Apart from being a strategic node for the technological development of the supply chain, distribution platforms and on line stores play a role also in the process of defining the business model of new services.
In the case of Edigita e-book distribution platform, Renato Salvetti announced that a technological solution to support subscription services for libraries and publishers will soon be released, allowing each player to provide a customized proposal (for instance special offers for specific audiences). This operation aims at equally involving all the actors of the e-book sector leaving room to small-medium publishers, without restricting the field only to the major international companies that follow the mass-market logic.
Marco Ferrario from Bookrepublic distribution platform and e-book store, observed that services like Scribd based on Web apps and cloud readers are more focused on the reading experience rather than on the commercial offer: unlike in the case of traditional e-books still presented as “closed” product, the WWW experience drives users towards direct access to content, thus leading to new business models like the so called “native commerce”. He took Aerbook as an example that can be exploited by the publishing industry: by linking purchase options into social channels publishers can connect to their readers without any intermediary, thus extending their proposal.
The libraries: competition or collaboration
Despite the fact that libraries have always been perceived as the most traditional player in the book value chain, they are now showing innovative verve with respect to the new opportunities offered by digital business strategies.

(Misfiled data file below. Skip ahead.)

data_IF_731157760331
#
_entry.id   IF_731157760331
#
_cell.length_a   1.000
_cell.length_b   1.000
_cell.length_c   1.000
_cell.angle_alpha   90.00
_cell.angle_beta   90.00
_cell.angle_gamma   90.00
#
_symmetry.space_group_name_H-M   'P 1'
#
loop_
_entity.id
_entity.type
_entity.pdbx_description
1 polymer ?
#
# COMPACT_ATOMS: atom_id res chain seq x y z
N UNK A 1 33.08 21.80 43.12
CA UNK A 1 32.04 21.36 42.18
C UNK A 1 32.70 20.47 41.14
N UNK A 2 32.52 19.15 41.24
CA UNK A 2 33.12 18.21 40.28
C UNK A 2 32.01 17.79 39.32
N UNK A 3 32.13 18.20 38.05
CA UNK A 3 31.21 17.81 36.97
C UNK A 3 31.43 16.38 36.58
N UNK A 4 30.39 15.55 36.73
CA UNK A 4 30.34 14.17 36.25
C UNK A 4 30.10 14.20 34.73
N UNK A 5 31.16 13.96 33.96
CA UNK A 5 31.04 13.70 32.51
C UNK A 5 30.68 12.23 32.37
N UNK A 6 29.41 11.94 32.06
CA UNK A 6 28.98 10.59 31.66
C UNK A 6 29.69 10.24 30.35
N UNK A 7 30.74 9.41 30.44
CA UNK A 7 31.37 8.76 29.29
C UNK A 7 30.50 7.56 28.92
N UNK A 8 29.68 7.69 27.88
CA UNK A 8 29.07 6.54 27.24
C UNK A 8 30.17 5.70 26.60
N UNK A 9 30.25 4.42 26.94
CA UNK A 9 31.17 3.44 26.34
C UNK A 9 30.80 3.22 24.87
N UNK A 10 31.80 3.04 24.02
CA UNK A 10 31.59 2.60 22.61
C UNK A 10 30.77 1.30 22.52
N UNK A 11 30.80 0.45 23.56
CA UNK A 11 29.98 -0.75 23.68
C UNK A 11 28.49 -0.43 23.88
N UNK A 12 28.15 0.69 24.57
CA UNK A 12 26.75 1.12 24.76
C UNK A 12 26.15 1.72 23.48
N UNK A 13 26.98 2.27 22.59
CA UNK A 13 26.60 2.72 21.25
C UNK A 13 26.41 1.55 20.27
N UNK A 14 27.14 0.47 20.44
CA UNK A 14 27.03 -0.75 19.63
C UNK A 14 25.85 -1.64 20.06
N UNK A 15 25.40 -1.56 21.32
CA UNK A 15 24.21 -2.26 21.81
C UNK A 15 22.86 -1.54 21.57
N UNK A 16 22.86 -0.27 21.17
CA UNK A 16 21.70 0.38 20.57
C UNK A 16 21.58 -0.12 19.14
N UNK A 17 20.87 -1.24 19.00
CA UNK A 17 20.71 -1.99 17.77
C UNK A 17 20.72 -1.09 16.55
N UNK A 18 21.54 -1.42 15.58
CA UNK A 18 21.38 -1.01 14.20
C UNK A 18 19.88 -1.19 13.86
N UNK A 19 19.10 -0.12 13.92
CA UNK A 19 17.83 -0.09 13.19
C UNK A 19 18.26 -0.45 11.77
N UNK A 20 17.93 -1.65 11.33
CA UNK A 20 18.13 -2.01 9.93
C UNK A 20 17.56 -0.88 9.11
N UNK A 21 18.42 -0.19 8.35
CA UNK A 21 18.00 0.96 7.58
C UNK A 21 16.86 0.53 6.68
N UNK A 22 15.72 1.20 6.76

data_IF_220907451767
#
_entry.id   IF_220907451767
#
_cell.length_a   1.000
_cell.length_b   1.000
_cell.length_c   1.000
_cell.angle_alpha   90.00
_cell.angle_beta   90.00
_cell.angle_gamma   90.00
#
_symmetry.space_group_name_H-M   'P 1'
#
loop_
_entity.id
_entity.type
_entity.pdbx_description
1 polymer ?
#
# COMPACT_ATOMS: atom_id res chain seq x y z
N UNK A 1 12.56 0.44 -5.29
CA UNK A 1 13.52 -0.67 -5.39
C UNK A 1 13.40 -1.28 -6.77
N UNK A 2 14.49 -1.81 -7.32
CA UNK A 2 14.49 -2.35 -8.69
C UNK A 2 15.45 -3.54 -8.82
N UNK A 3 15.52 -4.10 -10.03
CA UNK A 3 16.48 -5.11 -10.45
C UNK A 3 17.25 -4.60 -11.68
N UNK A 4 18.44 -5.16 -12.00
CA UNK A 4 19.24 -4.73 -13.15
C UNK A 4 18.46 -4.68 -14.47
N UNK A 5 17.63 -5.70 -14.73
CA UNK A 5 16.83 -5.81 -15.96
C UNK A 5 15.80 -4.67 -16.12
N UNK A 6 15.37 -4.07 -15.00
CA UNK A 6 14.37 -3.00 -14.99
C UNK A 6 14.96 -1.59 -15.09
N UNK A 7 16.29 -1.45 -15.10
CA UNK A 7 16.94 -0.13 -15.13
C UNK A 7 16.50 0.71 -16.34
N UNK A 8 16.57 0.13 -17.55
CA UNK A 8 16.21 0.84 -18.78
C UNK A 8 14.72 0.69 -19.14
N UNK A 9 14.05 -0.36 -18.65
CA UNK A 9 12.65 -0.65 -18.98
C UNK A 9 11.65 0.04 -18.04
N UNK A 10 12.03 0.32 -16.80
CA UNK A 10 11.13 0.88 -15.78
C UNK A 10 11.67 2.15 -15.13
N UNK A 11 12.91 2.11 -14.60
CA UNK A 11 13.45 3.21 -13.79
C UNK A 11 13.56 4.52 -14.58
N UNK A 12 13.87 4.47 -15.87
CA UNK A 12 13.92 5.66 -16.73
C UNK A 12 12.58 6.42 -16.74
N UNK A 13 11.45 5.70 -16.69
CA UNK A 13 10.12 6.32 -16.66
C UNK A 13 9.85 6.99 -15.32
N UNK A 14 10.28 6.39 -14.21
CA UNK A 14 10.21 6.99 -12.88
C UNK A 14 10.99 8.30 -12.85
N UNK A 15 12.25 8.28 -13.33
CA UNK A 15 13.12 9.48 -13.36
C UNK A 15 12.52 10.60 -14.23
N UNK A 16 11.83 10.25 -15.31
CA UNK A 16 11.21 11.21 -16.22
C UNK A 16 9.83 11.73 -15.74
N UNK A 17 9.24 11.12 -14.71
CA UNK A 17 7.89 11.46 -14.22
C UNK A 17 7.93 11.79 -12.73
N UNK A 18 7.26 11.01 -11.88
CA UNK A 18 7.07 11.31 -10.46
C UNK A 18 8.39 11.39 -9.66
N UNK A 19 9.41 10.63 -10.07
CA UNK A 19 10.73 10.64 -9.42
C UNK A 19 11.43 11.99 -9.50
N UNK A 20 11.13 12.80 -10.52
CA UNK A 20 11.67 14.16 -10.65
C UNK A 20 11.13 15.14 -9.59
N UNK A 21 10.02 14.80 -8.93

Speaking on behalf of the North-West libraries consortium, Gianni Stefanini reflected on the sustainability of the existing library infrastructures, that need to disengage from traditional service models still more onerous than digital solutions. Moreover, libraries should preserve their cultural initiatives and the active participation of the users as added value assets, in the same time integrating their services in the Web in order to avoid competition and establish a fruitful dialogue with commercial providers.
Regarding the print vs. digital conundrum, Pieraldo Lietti from Brianza Biblioteche remarked that libraries infrastructures are not ready yet for a complete replacement of print with full electronic resources, since the impact of this massive change cannot be sustained by the library system that is supported only by public funds. Apart from that, Lietti highlighted the importance of protecting the so-called “bibliodiversity”: while commercial players are compelled by competitive logic, libraries allow for a diversified offer by aggregating contents from different platforms. But of course the synergy built around the library services can be achieved provided that no monopolist players (like many fear Amazon will become) dominate the whole market.
Open debate: painting a future of cooperation?
In the lively discussion that followed the session publishers further clarified the lack of sustainability of subscription models as currently implemented in the trade segment: for instance the fees set by Amazon, that is benefitting from its dominant position in the market, prevent publishers to achieve profitability because of the low margins; as a consequence, publishers seeking to avoid the devaluation of their catalogue try alternative paths tailored on the specific readership targeted by each company, like in the case of Laterza platform.
In this context, solutions like MLOL Plus are a clear opportunity to join forces and build an alternative model that could fill a market gap in the Italian book sector: while tracking access and usage data of the existing services in order to capture their evolution, the final impression is that the potential competition between commercial channels and services for public reading can be overcome only by partnership and cooperation within the industry.